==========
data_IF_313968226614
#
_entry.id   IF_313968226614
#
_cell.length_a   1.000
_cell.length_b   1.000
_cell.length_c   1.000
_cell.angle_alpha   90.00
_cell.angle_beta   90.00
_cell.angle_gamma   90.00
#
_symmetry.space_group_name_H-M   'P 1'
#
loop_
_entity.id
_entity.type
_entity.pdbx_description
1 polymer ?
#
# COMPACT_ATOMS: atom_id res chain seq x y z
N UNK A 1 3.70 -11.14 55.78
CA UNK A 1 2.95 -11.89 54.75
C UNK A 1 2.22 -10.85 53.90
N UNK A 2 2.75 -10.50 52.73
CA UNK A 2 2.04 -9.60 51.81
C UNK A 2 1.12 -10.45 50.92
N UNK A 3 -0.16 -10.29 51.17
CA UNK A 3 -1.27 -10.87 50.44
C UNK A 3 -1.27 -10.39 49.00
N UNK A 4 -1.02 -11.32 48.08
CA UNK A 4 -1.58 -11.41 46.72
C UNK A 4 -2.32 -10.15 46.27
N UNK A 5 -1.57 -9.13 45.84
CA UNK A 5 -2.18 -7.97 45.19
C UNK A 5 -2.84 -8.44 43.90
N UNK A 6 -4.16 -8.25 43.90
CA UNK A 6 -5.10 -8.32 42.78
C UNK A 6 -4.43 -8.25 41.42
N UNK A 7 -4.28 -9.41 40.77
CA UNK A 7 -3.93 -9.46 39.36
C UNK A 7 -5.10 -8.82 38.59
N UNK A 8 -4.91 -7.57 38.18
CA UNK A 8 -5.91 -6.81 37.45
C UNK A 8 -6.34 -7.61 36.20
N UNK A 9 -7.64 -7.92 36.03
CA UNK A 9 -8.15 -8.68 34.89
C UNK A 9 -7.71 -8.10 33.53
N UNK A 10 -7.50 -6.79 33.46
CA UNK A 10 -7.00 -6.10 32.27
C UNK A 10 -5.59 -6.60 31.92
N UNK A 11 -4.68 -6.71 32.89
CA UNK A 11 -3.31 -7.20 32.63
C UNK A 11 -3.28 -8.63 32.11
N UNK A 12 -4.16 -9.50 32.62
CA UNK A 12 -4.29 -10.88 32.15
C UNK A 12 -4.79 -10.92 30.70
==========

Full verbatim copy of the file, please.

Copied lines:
data_IF_313968226614
#
_entry.id   IF_313968226614
#
_cell.length_a   1.000
_cell.length_b   1.000
_cell.length_c   1.000
_cell.angle_alpha   90.00
_cell.angle_beta   90.00
_cell.angle_gamma   90.00
#
_symmetry.space_group_name_H-M   'P 1'
#
loop_
_entity.id
_entity.type
_entity.pdbx_description
1 polymer ?
#
# COMPACT_ATOMS: atom_id res chain seq x y z
N UNK A 1 3.70 -11.14 55.78
CA UNK A 1 2.95 -11.89 54.75
C UNK A 1 2.22 -10.85 53.90
N UNK A 2 2.75 -10.50 52.73
CA UNK A 2 2.04 -9.60 51.81
C UNK A 2 1.12 -10.45 50.92
N UNK A 3 -0.16 -10.29 51.17
CA UNK A 3 -1.27 -10.87 50.44
C UNK A 3 -1.27 -10.39 49.00
N UNK A 4 -1.02 -11.32 48.08
CA UNK A 4 -1.58 -11.41 46.72
C UNK A 4 -2.32 -10.15 46.27
N UNK A 5 -1.57 -9.13 45.84
CA UNK A 5 -2.18 -7.97 45.19
C UNK A 5 -2.84 -8.44 43.90
N UNK A 6 -4.16 -8.25 43.90
CA UNK A 6 -5.10 -8.32 42.78
C UNK A 6 -4.43 -8.25 41.42
N UNK A 7 -4.28 -9.41 40.77
CA UNK A 7 -3.93 -9.46 39.36
C UNK A 7 -5.10 -8.82 38.59
N UNK A 8 -4.91 -7.57 38.18
CA UNK A 8 -5.91 -6.81 37.45
C UNK A 8 -6.34 -7.61 36.20
N UNK A 9 -7.64 -7.92 36.03
CA UNK A 9 -8.15 -8.68 34.89
C UNK A 9 -7.71 -8.10 33.53
N UNK A 10 -7.50 -6.79 33.46
CA UNK A 10 -7.00 -6.10 32.27
C UNK A 10 -5.59 -6.60 31.92
N UNK A 11 -4.68 -6.71 32.89
CA UNK A 11 -3.31 -7.20 32.63
C UNK A 11 -3.28 -8.63 32.11
N UNK A 12 -4.16 -9.50 32.62
CA UNK A 12 -4.29 -10.88 32.15
C UNK A 12 -4.79 -10.92 30.70